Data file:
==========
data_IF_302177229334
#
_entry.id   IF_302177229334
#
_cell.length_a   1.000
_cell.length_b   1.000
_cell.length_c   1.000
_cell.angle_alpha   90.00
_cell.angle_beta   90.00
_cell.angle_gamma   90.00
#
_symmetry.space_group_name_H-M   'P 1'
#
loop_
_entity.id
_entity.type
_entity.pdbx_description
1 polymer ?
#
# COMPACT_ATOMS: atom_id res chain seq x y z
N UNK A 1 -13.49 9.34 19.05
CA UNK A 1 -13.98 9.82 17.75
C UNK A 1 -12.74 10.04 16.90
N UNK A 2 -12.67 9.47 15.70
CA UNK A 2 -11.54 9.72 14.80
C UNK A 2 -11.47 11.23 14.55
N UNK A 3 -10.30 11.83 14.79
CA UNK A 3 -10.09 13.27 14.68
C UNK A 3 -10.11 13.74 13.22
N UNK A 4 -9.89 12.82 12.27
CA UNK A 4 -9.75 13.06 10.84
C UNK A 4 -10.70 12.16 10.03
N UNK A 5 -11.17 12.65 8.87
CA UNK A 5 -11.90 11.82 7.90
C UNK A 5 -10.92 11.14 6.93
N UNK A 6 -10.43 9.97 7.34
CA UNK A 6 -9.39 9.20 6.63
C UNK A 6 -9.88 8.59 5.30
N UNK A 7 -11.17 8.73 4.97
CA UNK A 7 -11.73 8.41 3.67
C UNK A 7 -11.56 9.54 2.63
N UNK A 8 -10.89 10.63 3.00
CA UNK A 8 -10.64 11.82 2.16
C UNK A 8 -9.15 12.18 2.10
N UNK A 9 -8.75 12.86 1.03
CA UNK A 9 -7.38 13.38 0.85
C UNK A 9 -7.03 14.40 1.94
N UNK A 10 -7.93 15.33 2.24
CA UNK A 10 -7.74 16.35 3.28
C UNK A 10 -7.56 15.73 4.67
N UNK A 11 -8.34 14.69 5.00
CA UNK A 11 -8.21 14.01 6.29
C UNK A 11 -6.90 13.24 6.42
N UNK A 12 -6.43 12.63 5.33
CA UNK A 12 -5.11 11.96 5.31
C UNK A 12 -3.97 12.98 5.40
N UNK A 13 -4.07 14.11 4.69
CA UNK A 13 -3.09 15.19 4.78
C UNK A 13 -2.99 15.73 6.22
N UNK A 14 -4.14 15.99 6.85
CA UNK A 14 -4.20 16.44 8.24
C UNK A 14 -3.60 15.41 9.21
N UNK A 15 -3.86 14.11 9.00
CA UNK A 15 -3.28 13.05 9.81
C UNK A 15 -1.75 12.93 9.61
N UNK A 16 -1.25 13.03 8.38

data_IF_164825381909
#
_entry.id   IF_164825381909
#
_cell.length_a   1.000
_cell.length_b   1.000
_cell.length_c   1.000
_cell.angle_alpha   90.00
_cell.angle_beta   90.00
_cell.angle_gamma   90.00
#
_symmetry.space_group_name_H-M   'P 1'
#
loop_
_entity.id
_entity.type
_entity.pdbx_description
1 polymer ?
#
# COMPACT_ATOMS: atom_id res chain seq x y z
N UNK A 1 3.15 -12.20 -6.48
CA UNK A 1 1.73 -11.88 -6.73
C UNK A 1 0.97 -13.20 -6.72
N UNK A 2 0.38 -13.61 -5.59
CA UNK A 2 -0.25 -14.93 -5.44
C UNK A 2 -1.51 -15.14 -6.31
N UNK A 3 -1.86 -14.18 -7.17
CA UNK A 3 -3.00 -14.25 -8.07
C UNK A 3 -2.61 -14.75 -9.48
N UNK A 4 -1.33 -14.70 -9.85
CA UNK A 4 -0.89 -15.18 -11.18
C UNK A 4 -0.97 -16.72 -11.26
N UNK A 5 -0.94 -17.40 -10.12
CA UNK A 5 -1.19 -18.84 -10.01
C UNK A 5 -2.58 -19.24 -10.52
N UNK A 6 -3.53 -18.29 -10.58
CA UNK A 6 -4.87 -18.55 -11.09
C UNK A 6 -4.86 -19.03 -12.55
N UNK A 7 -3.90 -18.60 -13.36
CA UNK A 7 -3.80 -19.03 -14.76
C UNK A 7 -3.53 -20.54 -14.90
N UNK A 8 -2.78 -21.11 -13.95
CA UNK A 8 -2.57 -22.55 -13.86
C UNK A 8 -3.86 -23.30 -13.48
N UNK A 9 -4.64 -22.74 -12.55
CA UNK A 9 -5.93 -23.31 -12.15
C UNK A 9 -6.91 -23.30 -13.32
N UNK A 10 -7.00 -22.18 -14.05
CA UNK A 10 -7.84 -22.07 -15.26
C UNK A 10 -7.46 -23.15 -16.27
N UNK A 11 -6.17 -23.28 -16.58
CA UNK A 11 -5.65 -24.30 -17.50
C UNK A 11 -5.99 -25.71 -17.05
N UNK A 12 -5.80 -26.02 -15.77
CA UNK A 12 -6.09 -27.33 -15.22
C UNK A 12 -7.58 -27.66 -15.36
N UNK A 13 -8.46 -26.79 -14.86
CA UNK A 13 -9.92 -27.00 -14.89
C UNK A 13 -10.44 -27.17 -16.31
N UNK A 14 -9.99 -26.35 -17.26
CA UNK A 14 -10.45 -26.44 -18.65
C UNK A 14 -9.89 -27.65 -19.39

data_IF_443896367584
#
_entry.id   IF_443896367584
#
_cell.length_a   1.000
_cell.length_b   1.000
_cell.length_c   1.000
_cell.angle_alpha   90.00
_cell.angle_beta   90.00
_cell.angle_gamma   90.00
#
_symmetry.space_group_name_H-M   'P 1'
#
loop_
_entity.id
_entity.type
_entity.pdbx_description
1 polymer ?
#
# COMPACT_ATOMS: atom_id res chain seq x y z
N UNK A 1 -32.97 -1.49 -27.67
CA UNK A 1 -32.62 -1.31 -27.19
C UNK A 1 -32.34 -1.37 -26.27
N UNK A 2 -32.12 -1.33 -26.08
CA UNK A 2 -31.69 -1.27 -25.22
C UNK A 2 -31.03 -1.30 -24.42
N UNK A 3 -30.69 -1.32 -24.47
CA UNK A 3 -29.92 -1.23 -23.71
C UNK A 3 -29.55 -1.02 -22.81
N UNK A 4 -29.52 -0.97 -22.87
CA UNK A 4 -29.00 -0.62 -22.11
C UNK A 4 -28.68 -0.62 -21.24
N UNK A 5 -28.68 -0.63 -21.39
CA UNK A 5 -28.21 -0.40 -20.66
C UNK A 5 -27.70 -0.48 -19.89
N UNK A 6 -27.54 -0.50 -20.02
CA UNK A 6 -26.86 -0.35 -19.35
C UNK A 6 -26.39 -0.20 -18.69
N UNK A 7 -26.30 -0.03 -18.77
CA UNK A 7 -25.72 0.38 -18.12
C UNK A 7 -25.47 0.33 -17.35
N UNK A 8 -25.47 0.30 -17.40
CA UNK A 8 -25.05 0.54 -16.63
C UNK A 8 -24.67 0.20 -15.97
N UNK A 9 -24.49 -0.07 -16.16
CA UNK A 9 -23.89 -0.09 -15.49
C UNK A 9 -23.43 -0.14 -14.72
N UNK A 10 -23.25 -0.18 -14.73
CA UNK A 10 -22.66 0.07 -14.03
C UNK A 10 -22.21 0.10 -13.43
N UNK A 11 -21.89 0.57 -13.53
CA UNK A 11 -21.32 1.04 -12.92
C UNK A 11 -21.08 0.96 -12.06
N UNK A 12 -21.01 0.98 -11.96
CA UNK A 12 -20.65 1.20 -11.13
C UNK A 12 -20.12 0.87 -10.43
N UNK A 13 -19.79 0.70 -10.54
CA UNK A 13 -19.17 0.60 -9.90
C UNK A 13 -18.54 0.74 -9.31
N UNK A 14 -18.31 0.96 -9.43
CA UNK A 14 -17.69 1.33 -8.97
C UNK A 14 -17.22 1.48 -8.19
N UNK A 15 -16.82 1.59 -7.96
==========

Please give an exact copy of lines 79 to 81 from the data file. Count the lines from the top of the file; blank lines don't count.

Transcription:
#
loop_
_entity.id